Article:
If only our characters could give themselves a moment to sit through disappointment and sadness, far away from The Drama Triangle. If only they could see the fun with discovering their strengths away from The Comfort Zone. If only they could consciously disrupt their behavior and get curious about what is driving their choices.
Affirmations and vision boards don’t guide us through this process. They don’t pull you through the journey from The Comfort Zone to the I’m-Super-Vulnerable-And-I-Don’t-Like-It-Zone because they don’t provide the deep transformation that happens when we allow ourselves to momentarily linger in discomfort.
Productive Learning trainers see how some clients bolt from their vulnerability while others wrestle with themselves until they benefit from the lessons. The latter are the ones who are more likely to become extraordinary thinkers.
Creating colorful vision boards and repeating affirmations work in tandem with self-awareness, self-responsibility, and self-understanding. But if you only focus on a collage of pictures or positive affirmations then you left out some very important pieces of the puzzle.
Unless you can accept your fears nothing will happen. You’ll be like The Visionary, who runs from fear of being alone. Or, like Think Positive who annoys others with her goal obsession and is unaware of how her actions affect the team.
The purpose of learning to manifest dreams is that we transform along the way. Out of The Comfort Zone we face our fears, our truths, we have to make that phone call we dread; or apologize after 17 years of not speaking; or hire a dating coach or take that trip to South America.
The further we are from our comfort zone the closer we are to our dreams. But if we gloss over the need to step out of it, to break away from the triangle then we are like these well-meaning characters.
Speaking of which… let’s see if they’re any better now…
ACT THREE INT. LIVING ROOM OF THE COMFORT ZONE One year later… The Visionary: You got the job you wanted. Stop complaining! Think Positive: (annoyed) But Alison got the pay raise! (Checks her watch) Shouldn’t you be getting ready? The Visionary: I broke up with Jackie. Think Positive: Why?! She’s great! The Visionary: Since my body transformation she’s gotten boring. Think Positive: I don’t know of anybody who works out three times a day. The Visionary: Look at me! This was my vision. I made it happen! Think Positive: Didn’t the doctor tell you to stop losing weight?
And where’s the hot woman, the mansion and the Ferrari? The Visionary: Well I just started seeing a new doctor and she drives a Porsche. Think Positive: While dating Jackie? Affirmations gives judgmental look of disapproval. The Visionary: Don’t! Focus on you: ask your boss for feedback. Like Alison. Think Positive: She’s brown nosing. The Visionary: Well. She’s doing something right. Think Positive: What if they say something awful? The Visionary: Then you’ll know what they really think. Think Positive: I am enough as I am. Why should I listen to them?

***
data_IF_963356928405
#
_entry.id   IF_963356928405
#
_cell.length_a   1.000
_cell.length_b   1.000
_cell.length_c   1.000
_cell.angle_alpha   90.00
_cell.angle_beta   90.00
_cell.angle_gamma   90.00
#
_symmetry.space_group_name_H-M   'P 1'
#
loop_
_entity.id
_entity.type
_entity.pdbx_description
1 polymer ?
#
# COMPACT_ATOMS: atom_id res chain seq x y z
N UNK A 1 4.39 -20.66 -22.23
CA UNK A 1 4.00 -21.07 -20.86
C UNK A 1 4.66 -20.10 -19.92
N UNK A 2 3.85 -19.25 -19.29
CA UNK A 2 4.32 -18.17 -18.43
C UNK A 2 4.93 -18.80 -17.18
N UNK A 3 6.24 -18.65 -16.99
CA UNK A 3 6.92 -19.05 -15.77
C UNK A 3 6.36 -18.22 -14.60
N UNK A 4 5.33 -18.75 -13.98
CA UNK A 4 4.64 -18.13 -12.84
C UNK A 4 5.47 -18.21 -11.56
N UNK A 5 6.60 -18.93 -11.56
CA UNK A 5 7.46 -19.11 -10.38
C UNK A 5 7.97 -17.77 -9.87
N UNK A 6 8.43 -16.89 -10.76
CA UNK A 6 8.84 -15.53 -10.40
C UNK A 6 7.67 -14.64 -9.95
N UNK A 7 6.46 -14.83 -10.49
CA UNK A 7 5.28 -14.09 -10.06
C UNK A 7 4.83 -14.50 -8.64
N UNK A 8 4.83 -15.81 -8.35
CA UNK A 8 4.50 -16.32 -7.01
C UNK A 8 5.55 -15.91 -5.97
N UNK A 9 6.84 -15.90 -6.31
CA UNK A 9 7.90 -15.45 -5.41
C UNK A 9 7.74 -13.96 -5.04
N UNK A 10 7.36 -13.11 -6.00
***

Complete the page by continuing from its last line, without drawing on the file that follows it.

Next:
(Points at the coffee table) What’s with the mess? The Visionary: I’m making a new board.
Without accepting our fears, learning about ourselves, our assumptions, preconceived notions and default thinking we could have our dreams, accomplish our goals and still feel miserable or less than. So many of us think the accomplishment of our goal is the result we are looking for. But how many people do you know have the relationship, the house, the money, the popularity and still feel like something is missing?
It is! Your growth and transformation are missing. Your new results are still being looked at with the same thoughts and assumptions. So the goal keeps moving. We want more! That will make us feel better!
It’s the obstacles that create the lessons. Our characters haven’t made that connection. The reality is that, at times, we are both of these characters.
So many of us are like Think Positive. We suppress negative thinking (in her case, feedback) because we believe we should only think good thoughts. Others act like The Visionary and we focus so much on the outcome that we refuse to acknowledge the lessons on the journey. We try to control and manipulate circumstances.
Affirmations and vision boards are necessary tools AND they don’t teach us to embrace the inconvenient feelings for personal growth. Journeying away from the comfort zone requires one to keep an eye on the vision while simultaneously acknowledging the part of you that is worried, afraid, and anxious about stepping into unknown territory. Only then you can turn to a vision board and positive affirmations as a way to enhance the journey.
Life keeps giving us chances to grow. One act after another, one scene after another, we can transform. But we must consciously disrupt our habitual ways of thinking and behaviors before we supplement the journey with rituals.
In the stage of life, we are characters looking for things to soothe our doubt, fear, and anxiety. There’s nothing wrong with that as long as you are willing to accept the totality of the journey including the wins, losses, challenges, and lessons.
If you choose to accept the path of transformation then one result we can guarantee is that you will feel content, and peaceful regardless of external circumstances. Now that is something to vision board about!